What were your musical choices?
I traveled throughout Transylvania long before writing the script, to do my “musical scouting”. I discovered extraordinary sonorities which absolutely possessed me. But, at the same time, above all, I didn’t want “folk” music for the film. So, with Delphine Mantoulet, who I also worked with on Exiles, we first composed an original score and then hired eighty musicians who I’d met there to do the recording. As a result, during the shooting, I already had the music. It’s the first time I’ve functioned like that, and I think it allowed me to concentrate more with the actors and the technicians.
Music flows through and brings life to the whole film. But you show how it can be suffocating as well.
Music can be demonic and can suck the life out of you like a vampire; like a drug. It becomes painful then because it can obsess and inhabit beings. You know, in the majority of ceremonies, Transylvanian Gypsy musicians reach a trance.
The film is marked by dance and trance, already seen in Exiles.
That’s the case with a lot of my films. In Transylvania dance envelopes the whole of the first part, and then in the second part, trance takes over. But what differentiates trance from dance is that trance goes all the way. Exorcism comes out of the same phenomenon: you have to go to the very depth of one’s self to dare bring out all that’s at the bottom of one’s being. Zingarina goes through the experience to exorcise her malaise. After this experience, for a while she remains totally disconnected from reality until life grabs her and she sets out on her way again.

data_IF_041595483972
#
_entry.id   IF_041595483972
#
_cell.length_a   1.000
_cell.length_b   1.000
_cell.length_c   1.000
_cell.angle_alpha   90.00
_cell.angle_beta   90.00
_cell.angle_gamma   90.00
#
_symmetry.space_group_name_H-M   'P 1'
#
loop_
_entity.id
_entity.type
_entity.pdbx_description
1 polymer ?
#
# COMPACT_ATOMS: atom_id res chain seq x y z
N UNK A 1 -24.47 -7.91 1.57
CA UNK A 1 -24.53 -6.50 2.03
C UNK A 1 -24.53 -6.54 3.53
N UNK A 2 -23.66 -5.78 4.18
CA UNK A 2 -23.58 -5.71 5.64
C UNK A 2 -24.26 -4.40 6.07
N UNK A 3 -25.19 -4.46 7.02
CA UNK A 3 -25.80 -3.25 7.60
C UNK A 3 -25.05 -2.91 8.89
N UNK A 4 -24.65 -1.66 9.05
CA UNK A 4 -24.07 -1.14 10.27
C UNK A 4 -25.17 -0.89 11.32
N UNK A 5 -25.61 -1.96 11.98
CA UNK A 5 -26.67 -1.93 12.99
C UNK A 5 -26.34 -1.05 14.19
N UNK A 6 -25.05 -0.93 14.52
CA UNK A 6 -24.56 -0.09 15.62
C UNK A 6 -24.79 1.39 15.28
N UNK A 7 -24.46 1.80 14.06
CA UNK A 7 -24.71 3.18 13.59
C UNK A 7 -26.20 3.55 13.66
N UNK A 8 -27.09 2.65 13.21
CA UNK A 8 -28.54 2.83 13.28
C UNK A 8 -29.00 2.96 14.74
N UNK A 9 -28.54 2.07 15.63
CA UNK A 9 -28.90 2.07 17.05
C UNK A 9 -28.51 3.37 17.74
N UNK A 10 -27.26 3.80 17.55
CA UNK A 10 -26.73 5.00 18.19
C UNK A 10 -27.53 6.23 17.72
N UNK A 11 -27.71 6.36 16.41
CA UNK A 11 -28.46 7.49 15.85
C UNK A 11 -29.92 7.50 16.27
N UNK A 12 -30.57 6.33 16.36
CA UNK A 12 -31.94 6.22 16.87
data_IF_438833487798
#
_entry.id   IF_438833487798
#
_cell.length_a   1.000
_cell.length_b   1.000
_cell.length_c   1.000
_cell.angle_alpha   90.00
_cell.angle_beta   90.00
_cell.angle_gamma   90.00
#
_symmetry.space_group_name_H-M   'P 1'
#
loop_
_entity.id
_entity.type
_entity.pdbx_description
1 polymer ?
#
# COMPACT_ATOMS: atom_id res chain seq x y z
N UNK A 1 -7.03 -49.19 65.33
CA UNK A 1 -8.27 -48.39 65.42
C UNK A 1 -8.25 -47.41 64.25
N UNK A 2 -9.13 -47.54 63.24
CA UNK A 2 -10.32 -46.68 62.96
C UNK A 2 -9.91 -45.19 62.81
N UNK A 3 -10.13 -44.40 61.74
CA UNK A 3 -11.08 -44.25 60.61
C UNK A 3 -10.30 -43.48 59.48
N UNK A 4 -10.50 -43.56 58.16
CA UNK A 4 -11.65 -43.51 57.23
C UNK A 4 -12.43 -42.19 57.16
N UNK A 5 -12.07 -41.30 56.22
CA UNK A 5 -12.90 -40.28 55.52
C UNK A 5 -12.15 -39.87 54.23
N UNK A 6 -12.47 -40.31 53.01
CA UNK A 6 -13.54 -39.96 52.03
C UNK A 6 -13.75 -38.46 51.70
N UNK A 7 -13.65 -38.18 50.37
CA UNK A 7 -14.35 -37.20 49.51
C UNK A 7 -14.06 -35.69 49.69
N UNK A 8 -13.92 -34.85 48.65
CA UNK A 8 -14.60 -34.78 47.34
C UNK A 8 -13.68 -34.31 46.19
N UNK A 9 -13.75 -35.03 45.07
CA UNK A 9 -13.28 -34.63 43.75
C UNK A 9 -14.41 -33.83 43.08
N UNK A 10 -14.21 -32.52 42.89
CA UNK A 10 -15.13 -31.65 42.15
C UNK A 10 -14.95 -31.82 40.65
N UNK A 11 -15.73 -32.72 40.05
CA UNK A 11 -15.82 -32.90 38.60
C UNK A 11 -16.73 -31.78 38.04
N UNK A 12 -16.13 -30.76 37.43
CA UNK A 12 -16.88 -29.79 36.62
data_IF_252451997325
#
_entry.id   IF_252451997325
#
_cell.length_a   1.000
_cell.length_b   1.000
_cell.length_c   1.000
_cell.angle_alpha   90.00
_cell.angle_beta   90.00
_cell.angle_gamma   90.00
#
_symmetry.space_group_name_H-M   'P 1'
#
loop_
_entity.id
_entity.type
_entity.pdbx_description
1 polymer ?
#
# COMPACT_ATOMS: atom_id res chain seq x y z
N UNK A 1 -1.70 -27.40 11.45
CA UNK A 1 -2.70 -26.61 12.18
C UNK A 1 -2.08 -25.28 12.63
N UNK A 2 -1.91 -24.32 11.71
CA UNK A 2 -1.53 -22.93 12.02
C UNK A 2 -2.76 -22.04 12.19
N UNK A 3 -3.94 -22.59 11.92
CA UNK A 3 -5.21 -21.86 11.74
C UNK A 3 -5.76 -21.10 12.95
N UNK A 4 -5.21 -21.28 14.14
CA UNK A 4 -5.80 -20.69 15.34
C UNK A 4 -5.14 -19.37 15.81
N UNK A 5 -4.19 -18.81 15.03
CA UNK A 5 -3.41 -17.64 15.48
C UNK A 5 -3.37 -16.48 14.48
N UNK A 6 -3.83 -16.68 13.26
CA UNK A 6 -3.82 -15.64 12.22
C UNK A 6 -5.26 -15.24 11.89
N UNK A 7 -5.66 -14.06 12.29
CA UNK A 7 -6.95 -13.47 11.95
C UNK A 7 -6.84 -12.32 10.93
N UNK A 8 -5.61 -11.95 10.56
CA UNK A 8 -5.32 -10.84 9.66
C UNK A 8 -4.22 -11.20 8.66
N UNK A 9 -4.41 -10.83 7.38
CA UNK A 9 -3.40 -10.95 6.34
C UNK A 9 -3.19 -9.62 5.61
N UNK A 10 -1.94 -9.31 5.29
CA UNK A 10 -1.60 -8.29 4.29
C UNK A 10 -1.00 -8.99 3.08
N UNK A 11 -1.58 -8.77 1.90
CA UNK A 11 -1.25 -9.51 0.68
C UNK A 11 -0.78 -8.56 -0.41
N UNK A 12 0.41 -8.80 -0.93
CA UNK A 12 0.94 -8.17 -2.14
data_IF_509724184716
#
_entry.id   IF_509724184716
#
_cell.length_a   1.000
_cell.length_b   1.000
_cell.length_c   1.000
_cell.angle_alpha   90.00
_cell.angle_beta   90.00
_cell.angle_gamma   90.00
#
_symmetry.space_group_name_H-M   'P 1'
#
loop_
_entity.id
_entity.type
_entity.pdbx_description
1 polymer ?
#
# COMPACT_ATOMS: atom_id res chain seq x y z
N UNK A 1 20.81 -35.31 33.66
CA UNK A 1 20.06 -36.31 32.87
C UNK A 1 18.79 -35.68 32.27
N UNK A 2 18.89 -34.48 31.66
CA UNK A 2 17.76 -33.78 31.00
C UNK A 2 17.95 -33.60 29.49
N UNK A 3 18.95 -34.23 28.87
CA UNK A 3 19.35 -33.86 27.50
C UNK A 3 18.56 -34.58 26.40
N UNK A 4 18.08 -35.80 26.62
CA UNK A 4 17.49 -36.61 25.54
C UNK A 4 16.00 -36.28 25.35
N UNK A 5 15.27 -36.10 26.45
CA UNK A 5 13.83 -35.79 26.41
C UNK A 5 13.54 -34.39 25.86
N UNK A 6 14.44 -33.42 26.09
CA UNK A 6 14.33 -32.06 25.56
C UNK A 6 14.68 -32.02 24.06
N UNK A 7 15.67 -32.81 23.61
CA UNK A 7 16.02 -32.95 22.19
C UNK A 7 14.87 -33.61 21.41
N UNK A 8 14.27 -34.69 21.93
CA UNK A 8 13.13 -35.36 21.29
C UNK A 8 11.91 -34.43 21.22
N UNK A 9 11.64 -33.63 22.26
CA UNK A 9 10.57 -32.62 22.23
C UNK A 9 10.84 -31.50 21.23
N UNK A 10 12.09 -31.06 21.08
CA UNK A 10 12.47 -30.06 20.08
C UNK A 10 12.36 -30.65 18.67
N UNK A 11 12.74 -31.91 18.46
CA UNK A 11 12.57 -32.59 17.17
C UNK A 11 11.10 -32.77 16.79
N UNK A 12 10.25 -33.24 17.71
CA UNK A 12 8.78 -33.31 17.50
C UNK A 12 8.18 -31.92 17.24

How did you handle framing and lighting?
This is the third film I’ve made with the DP Céline Bozon. She’s not afraid of anything! She doesn’t think twice about climbing up a ladder, carrying a seventy-five-pound Scope camera to shoot a scene or to leap onto some gigantic guy’s shoulders to get up above a crowd.
Regarding lighting, we wanted mysterious tones, in rusts and ochres. I promised Céline that we’d shoot the bulk of the film at nightfall, at dusk. It’s very difficult, because it just lasts about twenty minutes. Those rare moments when the sky is blue and the land is dark are, for me, filled with a mysterious light that’s somewhere between that of day and night.
How did you define the character of Marie, played by Amira Casar?